UI 073: Why Be Happy?

happy-465293_640Since we are celebrating Sukkot, and Sukkot (Feast of Tabernacles or Festival of Booths) is supposed to be JOYOUS, I figure I should do a show on happiness.  After all, God commands us to be happy for Sukkot so it must be an ultimate issue. But first, some questions.

Why should we be happy?  Should we be happy?  What does it really mean to “be happy”?

If you truly are happy, GREAT!  Seriously, good for you.  For the rest of us who have good times and bad, good moods and bad, and don’t walk around everyday feeling happy… we should still act happy.

Regardless of how you feel, or what your “inner being” feels, or what life has thrown at you – in general we should ACT happy around others.  As Dennis Prager says, we have a “moral obligation to act happy.”

Why?  Well rather than trying to explain myself, I’ll let Dennis speak for Dennis.


And now let’s go over some obstacles to happiness

First… Expectations.

I believe expectations are the key to unlocking life’s disappointments.    I learned from Buddhism about the 4 noble truths and the 8 fold path.  These deal with suffering and how to end suffering.  After studying the Buddhist philosophy I came away with one thing in particular: Have no expectations.

You can have standards and rules for yourself and others, but expectations is where things go array and are the source of tremendous displeasure and suffering.  Letting go of expectations requires a change in thinking and life philosophy that may be difficult for many.  But I think it is necessary for a happier life.

Thankfully, I had very few expectations anyway so ridding myself of expectations in general was not that big of a deal.  But still, it helped me relax and enjoy life in a way I could not have imagined before.

Take a look at your own expectations and how they have either served you or not, and examine the expectations of others and how that effect them and their level of happiness.  When you find yourself developing an expectation, it may help to remind yourself that ultimately you have little to no control over what happens in much your life.  The main thing you can control is how you deal with life.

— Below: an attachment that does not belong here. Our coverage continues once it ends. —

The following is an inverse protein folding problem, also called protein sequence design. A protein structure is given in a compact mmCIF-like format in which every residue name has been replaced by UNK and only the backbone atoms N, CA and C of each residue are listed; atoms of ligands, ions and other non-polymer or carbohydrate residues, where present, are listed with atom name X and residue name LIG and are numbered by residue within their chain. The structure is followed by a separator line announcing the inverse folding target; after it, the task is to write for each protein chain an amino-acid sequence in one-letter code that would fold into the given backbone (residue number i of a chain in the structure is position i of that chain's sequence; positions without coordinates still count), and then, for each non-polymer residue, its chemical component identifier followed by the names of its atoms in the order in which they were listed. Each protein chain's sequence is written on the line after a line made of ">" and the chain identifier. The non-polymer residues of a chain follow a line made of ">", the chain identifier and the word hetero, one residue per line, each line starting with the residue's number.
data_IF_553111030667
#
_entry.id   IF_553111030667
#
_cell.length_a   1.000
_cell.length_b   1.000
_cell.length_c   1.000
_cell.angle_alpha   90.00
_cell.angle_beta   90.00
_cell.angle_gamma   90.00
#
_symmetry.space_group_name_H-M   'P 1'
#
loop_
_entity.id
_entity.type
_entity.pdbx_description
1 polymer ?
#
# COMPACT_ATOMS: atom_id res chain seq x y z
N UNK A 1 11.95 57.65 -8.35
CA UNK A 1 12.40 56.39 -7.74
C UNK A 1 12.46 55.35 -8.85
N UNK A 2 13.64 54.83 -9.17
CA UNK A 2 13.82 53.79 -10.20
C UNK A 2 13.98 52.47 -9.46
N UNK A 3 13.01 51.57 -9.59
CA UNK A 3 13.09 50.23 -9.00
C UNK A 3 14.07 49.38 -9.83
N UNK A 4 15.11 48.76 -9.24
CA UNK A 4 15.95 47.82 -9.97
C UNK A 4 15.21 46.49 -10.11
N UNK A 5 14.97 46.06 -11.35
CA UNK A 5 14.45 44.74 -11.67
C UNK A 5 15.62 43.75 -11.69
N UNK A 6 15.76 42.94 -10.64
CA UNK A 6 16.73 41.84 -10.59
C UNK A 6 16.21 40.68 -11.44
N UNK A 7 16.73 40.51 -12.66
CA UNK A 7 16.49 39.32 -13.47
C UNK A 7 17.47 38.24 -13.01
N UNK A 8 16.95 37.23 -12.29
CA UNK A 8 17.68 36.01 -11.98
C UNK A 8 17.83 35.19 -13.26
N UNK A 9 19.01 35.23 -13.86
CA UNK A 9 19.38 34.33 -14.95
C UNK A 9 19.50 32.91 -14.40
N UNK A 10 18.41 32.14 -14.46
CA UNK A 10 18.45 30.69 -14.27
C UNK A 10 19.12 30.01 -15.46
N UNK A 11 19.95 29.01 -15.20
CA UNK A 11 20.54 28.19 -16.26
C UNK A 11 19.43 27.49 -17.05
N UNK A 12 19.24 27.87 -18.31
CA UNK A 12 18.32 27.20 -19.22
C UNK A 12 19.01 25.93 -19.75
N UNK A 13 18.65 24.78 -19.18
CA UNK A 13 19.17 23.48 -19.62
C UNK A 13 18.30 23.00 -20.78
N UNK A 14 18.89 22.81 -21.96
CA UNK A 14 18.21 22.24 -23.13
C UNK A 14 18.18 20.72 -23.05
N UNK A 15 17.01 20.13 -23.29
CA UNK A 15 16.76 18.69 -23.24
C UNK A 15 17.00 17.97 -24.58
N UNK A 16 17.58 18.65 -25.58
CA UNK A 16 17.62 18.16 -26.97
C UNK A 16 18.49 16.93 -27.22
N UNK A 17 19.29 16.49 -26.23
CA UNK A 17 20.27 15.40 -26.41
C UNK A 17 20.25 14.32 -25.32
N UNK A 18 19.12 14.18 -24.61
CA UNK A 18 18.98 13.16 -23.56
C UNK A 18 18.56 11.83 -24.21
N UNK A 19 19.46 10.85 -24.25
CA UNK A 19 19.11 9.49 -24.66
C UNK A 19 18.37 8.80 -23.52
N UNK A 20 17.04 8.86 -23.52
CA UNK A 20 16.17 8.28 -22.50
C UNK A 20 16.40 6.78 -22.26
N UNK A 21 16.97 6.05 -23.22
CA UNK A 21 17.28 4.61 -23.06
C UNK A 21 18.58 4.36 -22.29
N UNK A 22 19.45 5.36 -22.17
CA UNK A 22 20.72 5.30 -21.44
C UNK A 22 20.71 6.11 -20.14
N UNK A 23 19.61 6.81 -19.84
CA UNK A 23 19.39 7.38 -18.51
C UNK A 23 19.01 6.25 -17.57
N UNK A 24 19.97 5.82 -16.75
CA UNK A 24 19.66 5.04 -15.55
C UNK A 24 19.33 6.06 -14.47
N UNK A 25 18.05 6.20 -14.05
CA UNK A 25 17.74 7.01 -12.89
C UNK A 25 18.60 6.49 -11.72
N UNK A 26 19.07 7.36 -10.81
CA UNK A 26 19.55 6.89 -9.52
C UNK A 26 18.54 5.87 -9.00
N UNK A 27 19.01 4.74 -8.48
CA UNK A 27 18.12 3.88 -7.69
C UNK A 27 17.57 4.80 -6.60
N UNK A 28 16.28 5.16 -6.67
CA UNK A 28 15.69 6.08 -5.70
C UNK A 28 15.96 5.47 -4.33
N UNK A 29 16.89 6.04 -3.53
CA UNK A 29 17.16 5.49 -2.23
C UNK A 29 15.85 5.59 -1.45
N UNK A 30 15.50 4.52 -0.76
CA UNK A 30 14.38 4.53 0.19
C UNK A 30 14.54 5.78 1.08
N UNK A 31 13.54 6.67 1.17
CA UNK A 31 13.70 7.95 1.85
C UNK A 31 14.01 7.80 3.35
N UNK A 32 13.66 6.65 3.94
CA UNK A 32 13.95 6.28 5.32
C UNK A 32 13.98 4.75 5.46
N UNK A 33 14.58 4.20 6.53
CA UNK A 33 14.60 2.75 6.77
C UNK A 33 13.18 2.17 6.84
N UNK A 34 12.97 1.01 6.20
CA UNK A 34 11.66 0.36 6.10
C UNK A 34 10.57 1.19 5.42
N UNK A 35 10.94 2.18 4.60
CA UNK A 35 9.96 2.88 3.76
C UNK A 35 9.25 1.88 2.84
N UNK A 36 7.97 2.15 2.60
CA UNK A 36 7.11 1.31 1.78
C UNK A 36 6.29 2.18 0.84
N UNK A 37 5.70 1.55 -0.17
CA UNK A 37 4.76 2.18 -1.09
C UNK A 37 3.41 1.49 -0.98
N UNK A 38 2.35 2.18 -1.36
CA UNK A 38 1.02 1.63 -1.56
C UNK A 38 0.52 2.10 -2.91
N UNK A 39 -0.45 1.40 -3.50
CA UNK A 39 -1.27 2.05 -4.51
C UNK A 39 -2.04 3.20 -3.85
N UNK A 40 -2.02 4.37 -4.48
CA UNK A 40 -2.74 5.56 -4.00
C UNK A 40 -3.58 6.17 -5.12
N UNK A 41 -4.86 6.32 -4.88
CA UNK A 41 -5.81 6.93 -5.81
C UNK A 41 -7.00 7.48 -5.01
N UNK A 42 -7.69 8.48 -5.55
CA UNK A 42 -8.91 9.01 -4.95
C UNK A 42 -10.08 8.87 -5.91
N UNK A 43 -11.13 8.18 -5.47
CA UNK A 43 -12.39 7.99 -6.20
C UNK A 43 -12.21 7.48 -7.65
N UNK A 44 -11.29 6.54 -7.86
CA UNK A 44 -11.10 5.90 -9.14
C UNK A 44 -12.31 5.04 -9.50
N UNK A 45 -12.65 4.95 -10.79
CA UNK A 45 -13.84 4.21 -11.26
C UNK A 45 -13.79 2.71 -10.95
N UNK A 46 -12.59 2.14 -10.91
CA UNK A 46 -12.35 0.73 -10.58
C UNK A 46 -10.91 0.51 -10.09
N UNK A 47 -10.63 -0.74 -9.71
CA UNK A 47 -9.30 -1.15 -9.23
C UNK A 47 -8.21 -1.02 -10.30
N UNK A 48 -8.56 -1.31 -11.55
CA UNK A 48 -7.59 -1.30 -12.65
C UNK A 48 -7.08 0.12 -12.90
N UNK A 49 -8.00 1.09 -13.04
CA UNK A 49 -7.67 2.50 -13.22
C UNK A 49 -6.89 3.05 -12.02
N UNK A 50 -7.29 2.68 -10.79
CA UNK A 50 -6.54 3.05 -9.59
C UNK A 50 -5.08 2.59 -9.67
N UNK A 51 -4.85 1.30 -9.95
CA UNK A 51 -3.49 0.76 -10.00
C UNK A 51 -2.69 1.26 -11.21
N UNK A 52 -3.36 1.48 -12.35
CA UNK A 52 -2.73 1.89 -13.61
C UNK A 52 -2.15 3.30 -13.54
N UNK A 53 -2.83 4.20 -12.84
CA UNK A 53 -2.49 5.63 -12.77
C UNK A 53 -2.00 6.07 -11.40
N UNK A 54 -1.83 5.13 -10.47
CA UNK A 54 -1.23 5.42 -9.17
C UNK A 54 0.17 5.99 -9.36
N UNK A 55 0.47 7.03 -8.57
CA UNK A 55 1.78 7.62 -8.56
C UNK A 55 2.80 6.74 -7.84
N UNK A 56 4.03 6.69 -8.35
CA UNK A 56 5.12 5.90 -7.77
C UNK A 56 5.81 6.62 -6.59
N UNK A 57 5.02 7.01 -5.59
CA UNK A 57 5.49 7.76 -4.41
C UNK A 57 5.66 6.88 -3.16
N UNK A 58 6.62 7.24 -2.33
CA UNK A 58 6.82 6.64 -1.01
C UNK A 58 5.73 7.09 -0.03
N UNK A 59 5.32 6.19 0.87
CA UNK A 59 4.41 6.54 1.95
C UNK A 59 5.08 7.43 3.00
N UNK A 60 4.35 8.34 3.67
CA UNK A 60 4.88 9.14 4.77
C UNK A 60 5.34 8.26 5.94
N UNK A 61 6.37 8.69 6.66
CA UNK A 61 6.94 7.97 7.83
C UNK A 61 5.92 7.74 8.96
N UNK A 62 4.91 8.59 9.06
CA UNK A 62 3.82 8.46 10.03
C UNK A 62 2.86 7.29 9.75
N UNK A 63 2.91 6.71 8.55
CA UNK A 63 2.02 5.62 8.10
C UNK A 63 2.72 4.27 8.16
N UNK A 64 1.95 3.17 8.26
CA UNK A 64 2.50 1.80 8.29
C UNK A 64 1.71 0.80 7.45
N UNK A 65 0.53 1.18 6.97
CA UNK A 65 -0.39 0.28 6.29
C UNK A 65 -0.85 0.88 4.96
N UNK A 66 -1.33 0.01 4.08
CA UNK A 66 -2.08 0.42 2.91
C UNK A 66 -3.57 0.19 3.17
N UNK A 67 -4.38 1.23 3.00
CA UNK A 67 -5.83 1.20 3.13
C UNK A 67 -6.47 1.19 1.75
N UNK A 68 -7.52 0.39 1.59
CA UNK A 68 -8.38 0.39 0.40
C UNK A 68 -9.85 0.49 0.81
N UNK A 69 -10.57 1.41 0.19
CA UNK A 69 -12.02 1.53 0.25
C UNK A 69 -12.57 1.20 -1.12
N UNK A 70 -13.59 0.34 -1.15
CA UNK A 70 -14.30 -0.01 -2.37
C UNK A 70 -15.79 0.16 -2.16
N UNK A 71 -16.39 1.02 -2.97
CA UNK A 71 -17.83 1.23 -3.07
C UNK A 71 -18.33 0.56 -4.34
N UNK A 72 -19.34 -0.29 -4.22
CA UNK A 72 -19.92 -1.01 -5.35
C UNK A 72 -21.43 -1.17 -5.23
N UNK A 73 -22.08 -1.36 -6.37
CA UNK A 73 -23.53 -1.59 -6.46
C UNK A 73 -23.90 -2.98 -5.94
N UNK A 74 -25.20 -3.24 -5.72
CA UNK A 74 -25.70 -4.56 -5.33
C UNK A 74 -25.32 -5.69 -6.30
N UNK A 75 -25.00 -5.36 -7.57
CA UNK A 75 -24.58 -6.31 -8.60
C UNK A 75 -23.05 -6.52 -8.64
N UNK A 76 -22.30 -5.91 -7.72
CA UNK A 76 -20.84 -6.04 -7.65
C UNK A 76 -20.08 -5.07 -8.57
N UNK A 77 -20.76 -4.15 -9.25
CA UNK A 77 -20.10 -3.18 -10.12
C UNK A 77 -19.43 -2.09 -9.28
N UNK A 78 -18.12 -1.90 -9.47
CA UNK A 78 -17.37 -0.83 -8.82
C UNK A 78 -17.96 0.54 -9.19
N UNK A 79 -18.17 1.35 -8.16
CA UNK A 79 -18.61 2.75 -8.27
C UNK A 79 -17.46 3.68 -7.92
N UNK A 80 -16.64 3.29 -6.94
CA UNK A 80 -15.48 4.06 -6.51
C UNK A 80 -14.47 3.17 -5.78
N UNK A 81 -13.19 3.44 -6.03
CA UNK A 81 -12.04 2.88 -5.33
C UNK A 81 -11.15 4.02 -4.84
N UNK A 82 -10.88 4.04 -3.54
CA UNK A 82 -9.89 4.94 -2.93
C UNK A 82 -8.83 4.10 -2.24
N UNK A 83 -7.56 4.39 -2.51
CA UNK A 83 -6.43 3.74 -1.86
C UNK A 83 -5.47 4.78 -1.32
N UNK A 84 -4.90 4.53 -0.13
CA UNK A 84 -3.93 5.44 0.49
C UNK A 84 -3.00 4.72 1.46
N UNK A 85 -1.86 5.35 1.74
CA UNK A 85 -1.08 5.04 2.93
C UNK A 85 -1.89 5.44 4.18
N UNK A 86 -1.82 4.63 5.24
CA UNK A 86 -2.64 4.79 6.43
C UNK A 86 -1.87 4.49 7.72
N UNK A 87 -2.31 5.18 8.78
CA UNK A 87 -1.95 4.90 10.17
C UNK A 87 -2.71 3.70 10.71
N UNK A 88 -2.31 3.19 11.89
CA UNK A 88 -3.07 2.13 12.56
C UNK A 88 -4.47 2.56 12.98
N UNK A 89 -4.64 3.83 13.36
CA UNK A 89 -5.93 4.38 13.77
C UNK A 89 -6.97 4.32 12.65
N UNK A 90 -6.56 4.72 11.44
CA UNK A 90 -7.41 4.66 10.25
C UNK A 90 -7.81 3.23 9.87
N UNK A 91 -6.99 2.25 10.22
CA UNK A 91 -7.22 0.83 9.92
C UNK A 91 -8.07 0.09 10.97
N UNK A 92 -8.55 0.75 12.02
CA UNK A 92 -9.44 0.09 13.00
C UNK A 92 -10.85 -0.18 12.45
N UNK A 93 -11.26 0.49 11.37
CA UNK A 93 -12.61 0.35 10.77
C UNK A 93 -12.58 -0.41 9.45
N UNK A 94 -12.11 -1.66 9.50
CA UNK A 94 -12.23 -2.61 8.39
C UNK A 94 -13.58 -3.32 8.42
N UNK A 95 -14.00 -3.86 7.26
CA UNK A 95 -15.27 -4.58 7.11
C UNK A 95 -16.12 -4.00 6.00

Second… Comparison.

A lot of people get caught up in comparing their lot in life with someone else’s.  This is a terribly destructive habit.  It’s bad for you and it’s bad for the person you are comparing yourself with.  First of all, you have no idea about what is really going on in someones life or in their head.  You only see what is apparent to you, and you see solely from your own perspective.  You are missing sooooooo much.

That person who seems to have a great marriage, with great kids, and a great income might be miserable because of some inner “demons” that torment him constantly.  Growing up in Hollywood I found it amazing how often some talent who was just mentioned as having it so great by someone else,  committed suicide.  You never know what is really going on in someone else’s life.  Do NOT assume the grass is greener for his life than yours.

Third… Missing Tile Syndrome.

Another Prager U video:

I have a lot more to say on happiness, and how important it is for us to cultivate in our own lives.  I hope to revisit this topic again soon.  As Prager titled his book, Happiness is a Serious Problem, and we have a moral obligation to act happy.  Why?

Because happy people make the world better and unhappy people make the world worse.

Hag Sameach!

Happy Sukkot, Shemini Atzeret, and Simchat Torah!


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